Bafana Bafana have a long way to go to recapture the imagination and form that saw then conquer Africa in 1996, but with the Confederations Cup just around the corner, new head coach Joel Santana gets his last chance to run the rule over his players when they host Cameroon in the Nelson Mandela Challenge at Olympia Park next Wednesday night before naming his squad to prepare for the highly competitive event which kicks off in Johannesburg on June 14 next year.

Former Bafana star striker and winner of the coveted African Nations Cup winners medal in 1996, Shaun Bartlett, points out three worrying factors affecting Bafana in the run-up to the Confederations Cup. They are the fact Bafana failed under Santana to qualify for the 2010 African Nations Cup finals in Angola, and thePortuguese speaking Santana’s failure to learn English since he took over Bafana at the end of May. Also that key players such as Bafana skipper Aaron Mokoena, are not player regularly for their European clubs.

Under Santana Bafana failed for the first time since 1994 to reach the continental finals. Said Bartlett: “That was a big blow. The 2010 Afcon finals would have been the ideal preparation for the World Cup and would have kept the players busy with proper competitive matches and not friendly games.”

Bartlett in a straight talking interview said contrary to statements from some SA Football Association bosses that it was a “blessing in disguise” not reaching Angola, it was a big opportunity missed.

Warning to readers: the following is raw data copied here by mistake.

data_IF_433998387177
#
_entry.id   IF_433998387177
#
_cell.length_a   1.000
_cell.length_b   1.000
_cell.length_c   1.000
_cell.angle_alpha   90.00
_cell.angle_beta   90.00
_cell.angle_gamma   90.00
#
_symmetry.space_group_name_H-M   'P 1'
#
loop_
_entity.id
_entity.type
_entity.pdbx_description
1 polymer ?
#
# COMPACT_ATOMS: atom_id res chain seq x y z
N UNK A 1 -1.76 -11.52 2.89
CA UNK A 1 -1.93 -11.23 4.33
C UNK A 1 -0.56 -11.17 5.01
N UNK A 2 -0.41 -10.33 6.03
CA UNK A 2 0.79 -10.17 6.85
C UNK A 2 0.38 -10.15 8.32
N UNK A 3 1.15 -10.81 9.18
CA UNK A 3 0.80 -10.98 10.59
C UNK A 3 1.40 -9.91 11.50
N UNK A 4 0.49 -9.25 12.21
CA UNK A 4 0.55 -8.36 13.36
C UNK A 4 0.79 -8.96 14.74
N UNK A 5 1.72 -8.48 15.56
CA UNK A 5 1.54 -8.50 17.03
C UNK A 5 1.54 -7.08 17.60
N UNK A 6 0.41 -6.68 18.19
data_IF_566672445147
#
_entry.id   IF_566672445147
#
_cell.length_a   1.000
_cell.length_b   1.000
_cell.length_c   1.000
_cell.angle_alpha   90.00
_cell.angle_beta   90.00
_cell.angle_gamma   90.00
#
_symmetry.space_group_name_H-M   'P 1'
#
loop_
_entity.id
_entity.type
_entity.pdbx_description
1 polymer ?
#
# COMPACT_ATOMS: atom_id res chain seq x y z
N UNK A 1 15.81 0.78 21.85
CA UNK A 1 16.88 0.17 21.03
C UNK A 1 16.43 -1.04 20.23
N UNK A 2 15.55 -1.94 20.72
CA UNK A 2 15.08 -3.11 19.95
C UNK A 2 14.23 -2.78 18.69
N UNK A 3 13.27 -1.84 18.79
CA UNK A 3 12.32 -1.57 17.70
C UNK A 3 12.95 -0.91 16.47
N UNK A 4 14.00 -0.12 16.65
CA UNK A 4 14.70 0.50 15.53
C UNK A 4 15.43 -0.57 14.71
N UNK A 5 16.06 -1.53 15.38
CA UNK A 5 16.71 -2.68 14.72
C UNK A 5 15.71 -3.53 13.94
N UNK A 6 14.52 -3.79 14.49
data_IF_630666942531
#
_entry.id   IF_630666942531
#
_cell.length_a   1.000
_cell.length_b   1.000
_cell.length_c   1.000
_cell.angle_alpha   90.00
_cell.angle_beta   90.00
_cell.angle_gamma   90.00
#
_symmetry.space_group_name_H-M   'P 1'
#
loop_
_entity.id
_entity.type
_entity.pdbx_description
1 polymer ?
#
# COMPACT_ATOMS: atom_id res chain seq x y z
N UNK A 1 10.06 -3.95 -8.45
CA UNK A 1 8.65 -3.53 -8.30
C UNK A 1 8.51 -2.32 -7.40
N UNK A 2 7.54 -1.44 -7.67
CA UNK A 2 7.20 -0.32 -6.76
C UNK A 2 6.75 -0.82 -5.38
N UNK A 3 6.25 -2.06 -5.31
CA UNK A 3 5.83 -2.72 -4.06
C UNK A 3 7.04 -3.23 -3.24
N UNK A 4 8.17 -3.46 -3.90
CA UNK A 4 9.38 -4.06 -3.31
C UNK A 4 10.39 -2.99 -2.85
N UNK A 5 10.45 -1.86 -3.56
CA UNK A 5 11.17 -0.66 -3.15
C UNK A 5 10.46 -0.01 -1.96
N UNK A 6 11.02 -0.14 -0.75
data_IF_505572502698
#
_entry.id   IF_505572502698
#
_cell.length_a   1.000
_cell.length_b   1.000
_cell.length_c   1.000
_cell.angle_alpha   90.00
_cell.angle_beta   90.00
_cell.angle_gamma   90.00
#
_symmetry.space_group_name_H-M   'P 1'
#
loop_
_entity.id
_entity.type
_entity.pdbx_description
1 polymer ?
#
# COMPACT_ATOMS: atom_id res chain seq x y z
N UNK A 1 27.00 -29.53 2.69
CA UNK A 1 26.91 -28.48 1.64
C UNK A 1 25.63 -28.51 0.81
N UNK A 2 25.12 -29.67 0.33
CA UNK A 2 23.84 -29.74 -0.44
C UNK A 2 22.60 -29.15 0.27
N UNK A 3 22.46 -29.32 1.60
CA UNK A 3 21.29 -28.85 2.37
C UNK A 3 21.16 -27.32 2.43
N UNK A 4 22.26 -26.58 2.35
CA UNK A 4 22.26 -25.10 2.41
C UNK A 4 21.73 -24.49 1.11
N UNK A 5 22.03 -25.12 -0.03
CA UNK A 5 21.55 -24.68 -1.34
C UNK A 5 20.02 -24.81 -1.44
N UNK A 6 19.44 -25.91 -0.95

“Friendly games are well and good but there is nothing to beat official competitive matches. Playing in a big tournament like the Afcon would have helped the players tune up and get ready for the World Cup finals.”

Bartlett also believes the weak link is Bafana’s defence and not the strikers and has a piece of advice for Mokoena – move out of English outfit Blackburn Rovers. “I cannot remember the last time Mokoena started for Rovers and he should get a new club as quickly as possible. I know his manager, Rob Moore, is looking at this possibility. But by not play regularly for his club Mokoena is not doing his international career any good.

“He is the national team leader and needs to play regularly at club level. How can he command respect from the other Bafana players if he does not play regularly at club level? Also he has players such as Matthew Booth now breathing down his neck and his position in the team cannot be a certainty.”

Bartlett said Mokoena is in demand in the English Premiership and should use the January transfer window to find a new club. Bartlett played for Charlton Athletic in the English Premiership from 2000-06. He added: “Players need to play regularly at club level. I also feel our players should strive to play in top European leagues rather than Israel or Scandinavia where the game is not as strong as say England.” Bartlett (36) who played 74 times for Bafana scoring 29 goals, added the fact Santana cannot communicate in English after six months in the country is a huge problem. “What amazes me is Safa (the SA Football Association) have not got an English tutor for Santana. It is a rule in Europe if you cannot speak the language of the country, then the national association – as was the case with Fabio Capello who took over as England manager recently – hires a tutor.”

Bartlett, like millions of fans, is at a loss as to how Santana gets his message across to his players. “It must be confusing for the players trying to figure out what he wants, especially on the field.” On Cameroon, Bartlett saidIf they bring their star players as they have promised, it is going to be competitive for Bafana. “Hopefully the players get the necessary workout and the coach must then get a group of 16 to 18 players assembled early next year and prepare them for the next 18 months and leave the door open for players to force their way into contention.”

Santana names his squad to play Cameroon on Thursday.